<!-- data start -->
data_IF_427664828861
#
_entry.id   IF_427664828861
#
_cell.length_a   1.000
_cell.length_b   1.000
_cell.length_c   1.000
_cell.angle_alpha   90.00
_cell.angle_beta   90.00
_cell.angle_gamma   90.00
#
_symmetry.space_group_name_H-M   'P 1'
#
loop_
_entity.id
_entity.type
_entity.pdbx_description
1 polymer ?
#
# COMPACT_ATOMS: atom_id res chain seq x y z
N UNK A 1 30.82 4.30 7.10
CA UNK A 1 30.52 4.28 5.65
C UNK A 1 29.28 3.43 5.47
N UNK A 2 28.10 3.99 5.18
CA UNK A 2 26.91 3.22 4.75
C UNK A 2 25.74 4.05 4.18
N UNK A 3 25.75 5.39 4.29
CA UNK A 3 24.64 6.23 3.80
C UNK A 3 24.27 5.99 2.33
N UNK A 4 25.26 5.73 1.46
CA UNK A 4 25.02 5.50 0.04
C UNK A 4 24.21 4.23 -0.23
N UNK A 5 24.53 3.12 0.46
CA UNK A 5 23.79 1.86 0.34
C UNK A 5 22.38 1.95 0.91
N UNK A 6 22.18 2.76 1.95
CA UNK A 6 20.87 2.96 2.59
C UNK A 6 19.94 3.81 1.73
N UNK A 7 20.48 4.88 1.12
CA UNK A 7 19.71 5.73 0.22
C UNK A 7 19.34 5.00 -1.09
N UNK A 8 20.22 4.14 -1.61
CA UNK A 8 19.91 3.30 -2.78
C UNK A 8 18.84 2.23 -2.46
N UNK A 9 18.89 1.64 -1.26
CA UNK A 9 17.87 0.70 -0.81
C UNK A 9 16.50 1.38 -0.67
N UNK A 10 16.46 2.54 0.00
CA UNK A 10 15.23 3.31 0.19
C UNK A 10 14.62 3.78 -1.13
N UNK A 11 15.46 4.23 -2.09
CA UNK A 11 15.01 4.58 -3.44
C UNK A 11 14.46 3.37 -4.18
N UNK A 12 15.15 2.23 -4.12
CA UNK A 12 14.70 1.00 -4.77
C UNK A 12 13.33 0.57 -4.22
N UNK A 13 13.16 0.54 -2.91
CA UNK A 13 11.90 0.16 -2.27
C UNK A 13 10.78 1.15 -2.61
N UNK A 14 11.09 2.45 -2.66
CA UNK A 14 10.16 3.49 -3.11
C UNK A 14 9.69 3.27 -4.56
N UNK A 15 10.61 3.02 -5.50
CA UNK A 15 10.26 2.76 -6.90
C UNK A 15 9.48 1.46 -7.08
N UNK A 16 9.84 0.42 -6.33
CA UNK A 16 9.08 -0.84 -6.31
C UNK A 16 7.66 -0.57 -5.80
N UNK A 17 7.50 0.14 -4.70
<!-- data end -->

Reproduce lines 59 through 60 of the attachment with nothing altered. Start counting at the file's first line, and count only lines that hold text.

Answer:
C UNK A 13 10.78 1.15 -2.61
N UNK A 14 11.09 2.45 -2.66